6. Conway Morning

    Conway Morning New Member

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    How do I know if my CPU is powerful enough to utilise the GPU fully?
     
  7. PinguX

    PinguX Master Guru

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  8. deltatux

    deltatux Ancient Guru

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    Generally a Core i5 2500K can easily power a GTX580, so I'd say go for that CPU if possible.

    deltatux
     
  9. Conway Morning

    Conway Morning New Member

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    Damn! When I said "£400" I wasn't expecting you'd be able to get that close!

    Thank you very much!
     
  10. lehtv

    lehtv Ancient Guru

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    That GPU would be absolutely terrible for gaming. The Geforce 6000 series is almost 7 years old.

    You're best off building your own computer from scratch. If you've never done it before, there's plenty of time to read up while waiting for components to arrive. It's really not difficult, there are plenty of easy guides for choosing components, installing components, handling components, setting up the motherboard BIOS for your particular setup, etc. And if you run into problems, just post about it here :). It's also fun. But most importantly, you get much better quality components for the price than if you ordered a ready built computer, especially at that price range.

    The components PinguX put together for you are pretty much spot on for a budget gaming computer. Depending on how much gaming you do and how much you care about image quality / resolution, versus how much you care about your PC's performance outside of gaming, you may want to adjust towards a more powerful processor and less costly graphics. Alternatively you could overclock your processor for some extra juice, but you'll need a custom cooler for it; I'd recommend Coolermaster Hyper 212 Plus, it's probably the best performing low price CPU cooler.
     
    Last edited: Feb 25, 2011

  11. Conway Morning

    Conway Morning New Member

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    See, if you hadn't have told me that, I'd never have known. Thank you very much for your help. I'm currently looking at this machine and wondering what I should tweak...if you wouldn't mind, your input would be greatly appreciated. Baring in mind the £400 budget.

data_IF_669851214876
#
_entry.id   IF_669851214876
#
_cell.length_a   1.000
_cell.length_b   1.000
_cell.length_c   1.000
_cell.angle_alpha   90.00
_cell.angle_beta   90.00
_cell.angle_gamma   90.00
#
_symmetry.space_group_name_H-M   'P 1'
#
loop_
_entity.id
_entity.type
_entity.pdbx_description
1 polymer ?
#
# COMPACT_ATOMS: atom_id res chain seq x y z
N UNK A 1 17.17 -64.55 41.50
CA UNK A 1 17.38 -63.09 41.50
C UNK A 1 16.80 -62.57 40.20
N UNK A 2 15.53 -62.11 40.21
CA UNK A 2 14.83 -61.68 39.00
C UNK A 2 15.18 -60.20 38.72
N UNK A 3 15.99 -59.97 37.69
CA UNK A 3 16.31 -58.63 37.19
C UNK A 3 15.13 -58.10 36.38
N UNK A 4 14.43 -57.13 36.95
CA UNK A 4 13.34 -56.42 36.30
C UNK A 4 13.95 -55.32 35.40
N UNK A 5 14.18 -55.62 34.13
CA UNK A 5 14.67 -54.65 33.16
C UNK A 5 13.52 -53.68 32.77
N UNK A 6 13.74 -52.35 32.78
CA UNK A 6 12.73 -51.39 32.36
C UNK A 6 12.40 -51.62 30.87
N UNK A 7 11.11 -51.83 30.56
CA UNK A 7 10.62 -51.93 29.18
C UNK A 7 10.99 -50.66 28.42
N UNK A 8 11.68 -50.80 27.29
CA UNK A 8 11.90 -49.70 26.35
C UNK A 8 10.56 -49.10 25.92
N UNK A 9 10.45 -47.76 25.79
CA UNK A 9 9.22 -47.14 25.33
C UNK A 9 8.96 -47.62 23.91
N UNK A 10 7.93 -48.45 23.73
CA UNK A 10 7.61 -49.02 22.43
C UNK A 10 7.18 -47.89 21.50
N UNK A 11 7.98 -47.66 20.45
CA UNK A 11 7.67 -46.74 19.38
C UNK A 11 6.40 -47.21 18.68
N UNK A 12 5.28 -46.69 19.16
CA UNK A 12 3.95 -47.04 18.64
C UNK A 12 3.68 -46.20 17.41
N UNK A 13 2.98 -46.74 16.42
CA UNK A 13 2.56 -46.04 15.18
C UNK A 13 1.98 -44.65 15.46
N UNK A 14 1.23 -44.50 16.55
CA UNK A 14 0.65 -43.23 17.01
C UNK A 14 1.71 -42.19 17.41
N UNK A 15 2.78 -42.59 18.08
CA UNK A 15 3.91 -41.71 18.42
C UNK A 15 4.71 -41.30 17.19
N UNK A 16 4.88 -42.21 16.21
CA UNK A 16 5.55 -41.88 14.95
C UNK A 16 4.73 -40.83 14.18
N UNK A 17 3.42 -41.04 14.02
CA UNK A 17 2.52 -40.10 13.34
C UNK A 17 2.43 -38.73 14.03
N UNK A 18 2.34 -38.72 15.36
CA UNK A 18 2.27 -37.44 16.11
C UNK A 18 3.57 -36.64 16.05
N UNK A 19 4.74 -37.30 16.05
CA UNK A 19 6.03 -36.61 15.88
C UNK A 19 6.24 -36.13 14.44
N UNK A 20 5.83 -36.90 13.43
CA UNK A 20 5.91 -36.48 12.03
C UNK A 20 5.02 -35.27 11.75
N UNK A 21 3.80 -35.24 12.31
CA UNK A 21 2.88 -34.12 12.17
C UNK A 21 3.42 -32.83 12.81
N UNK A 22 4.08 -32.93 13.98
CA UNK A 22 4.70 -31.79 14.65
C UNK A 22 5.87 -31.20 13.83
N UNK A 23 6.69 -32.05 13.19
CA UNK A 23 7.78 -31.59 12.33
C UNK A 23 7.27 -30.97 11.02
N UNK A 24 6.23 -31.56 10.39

http://www.cyberpowersystem.co.uk/system/AMD_Quad_Core_Configurator/
     
  12. Conway Morning

    Conway Morning New Member

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    Thing is, with that PC I mentioned http://www.cyberpowersystem.co.uk/sy..._Configurator/ People have rated the whole machine as 5star and have stated how good it is for gaming...despite the default graphics card being set to 'none - integrated' ...so surely they must have configured the machine on the site to make it that good (Playing WoW/COD4 on full) , it can't be good with an integrated card, surely

    I admit I'm a little confused.
     
  13. lehtv

    lehtv Ancient Guru

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    Yeah an integrated card isn't for gaming, obviously.

    You could pick the components listed by PinguX but do so at the cyberpowersystem.co.uk site. Pick a decent but cheap CPU cooler too, e.g. Coolermaster Hyper TX3, and switch the reference Radeon 6850 to the HIS ICE-Q version. I checked and it will cost you pretty much the same as in ebuyer.com but they'll build it for you.

    I would still advocate building the computer yourself rather than letting cyberpowersystem do it for you, as it's just good to know how to do that sort of thing in case you want to replace components in your setup. Or if you happen to decide to build a more expensive setup in the future, you'll have the knowhow on how to go about doing that.
     
  14. Conway Morning

    Conway Morning New Member

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    Thanks, Lehtv. Although this is my first time building a pc designed for gaming. I am familiar with the components of a PC, I have upgraded things such as RAM and power-supply's before and did work experience with a local pc firm - I've just never had to understand components in this depth before.

    Thanks to everyone for looking into this for me. I'll be sure to post how it's going.

    Oscar.